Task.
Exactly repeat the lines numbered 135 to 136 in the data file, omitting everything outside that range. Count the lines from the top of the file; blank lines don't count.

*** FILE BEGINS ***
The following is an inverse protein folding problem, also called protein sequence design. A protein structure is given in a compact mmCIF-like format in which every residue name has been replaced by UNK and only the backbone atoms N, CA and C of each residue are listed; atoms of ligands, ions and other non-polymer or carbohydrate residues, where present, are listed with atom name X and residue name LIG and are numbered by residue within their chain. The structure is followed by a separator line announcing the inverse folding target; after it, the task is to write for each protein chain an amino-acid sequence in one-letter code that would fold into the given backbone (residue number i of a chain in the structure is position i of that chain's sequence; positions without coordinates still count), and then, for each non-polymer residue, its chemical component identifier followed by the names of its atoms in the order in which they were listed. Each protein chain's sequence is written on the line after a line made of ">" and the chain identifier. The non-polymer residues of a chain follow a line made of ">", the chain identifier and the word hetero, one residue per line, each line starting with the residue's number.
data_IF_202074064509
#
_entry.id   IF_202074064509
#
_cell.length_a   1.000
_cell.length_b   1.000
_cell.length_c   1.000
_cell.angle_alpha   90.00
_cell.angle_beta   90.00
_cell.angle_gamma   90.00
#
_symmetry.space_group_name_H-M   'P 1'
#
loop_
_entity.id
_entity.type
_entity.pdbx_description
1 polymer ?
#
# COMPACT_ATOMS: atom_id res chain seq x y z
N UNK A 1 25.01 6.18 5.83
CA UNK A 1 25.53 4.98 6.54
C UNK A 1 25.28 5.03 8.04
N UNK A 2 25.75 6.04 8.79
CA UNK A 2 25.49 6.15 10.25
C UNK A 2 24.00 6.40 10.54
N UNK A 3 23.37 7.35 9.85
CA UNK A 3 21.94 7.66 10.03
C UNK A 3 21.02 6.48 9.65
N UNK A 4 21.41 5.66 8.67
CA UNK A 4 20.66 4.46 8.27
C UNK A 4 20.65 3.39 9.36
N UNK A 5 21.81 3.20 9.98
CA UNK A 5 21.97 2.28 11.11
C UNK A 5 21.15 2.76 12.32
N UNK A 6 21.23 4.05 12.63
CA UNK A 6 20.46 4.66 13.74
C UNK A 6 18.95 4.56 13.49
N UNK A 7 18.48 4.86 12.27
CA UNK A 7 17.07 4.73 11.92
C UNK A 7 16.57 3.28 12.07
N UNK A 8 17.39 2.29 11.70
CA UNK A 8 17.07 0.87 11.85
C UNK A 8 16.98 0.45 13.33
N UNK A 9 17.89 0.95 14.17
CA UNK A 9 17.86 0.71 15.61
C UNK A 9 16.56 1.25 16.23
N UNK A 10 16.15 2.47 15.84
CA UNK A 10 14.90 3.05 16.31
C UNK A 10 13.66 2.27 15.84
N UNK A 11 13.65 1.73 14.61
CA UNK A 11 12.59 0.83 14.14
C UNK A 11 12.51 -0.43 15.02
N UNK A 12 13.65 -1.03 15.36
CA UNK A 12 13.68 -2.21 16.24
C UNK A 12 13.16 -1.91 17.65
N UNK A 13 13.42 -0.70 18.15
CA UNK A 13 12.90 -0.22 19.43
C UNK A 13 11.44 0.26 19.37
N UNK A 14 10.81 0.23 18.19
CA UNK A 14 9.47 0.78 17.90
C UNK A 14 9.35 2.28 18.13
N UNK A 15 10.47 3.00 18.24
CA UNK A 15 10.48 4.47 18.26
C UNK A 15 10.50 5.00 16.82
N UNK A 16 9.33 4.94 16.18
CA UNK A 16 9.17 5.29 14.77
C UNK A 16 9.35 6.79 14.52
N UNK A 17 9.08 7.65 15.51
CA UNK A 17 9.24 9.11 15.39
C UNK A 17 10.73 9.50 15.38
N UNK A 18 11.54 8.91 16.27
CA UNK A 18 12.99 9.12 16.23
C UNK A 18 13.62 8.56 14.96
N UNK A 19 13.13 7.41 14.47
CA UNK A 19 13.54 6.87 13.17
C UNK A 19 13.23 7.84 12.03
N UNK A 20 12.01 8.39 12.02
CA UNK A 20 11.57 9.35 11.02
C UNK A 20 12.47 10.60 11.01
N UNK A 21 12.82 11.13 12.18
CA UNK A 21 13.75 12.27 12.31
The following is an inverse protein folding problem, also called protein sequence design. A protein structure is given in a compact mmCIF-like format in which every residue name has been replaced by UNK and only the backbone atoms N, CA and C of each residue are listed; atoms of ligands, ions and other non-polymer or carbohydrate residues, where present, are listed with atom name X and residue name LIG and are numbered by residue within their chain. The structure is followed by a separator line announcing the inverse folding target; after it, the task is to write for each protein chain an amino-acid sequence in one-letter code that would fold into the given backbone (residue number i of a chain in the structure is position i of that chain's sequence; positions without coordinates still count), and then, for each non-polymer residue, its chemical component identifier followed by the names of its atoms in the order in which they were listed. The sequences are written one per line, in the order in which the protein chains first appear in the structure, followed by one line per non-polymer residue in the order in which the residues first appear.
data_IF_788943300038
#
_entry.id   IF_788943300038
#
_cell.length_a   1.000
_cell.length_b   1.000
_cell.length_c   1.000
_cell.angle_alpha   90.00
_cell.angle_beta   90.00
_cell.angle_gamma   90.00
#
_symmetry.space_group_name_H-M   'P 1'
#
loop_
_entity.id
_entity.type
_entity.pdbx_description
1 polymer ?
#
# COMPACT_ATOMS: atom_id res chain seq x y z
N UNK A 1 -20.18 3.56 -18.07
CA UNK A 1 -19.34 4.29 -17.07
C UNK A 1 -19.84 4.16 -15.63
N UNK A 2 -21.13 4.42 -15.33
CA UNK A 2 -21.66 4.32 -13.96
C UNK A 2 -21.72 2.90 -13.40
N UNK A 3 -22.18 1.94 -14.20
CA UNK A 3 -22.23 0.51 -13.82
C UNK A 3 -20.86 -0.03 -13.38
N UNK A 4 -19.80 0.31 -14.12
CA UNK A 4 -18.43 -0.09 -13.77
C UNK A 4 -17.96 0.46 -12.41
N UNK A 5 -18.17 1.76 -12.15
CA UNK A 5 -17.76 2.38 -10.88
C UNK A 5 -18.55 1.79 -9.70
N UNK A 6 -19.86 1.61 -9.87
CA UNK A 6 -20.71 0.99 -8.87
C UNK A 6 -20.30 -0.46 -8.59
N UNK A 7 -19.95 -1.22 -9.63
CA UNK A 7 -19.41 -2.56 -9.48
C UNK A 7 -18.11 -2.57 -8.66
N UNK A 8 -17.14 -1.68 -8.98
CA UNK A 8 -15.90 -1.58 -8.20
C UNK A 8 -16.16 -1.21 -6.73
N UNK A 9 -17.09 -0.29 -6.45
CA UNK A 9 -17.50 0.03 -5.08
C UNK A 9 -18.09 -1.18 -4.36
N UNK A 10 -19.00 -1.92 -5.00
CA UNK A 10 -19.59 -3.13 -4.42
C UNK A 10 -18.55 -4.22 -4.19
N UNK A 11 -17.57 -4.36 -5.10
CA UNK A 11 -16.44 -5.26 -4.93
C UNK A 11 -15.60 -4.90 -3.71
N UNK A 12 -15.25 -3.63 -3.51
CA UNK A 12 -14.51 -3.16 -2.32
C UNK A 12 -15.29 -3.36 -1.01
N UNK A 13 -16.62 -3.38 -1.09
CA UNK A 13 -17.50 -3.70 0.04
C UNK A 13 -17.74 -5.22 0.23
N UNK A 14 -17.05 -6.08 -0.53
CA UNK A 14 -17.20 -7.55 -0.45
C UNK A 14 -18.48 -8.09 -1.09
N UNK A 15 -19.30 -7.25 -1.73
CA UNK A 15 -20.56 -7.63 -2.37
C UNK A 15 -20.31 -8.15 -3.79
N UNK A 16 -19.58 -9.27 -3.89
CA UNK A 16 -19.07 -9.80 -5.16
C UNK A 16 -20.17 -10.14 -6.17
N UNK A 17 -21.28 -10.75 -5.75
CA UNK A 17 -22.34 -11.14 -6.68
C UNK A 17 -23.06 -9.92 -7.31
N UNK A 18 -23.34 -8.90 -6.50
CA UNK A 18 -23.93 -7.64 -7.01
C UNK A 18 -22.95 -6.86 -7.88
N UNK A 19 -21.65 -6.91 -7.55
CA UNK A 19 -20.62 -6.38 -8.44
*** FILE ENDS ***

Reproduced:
N UNK A 11 -17.57 -4.36 -5.10
CA UNK A 11 -16.44 -5.26 -4.93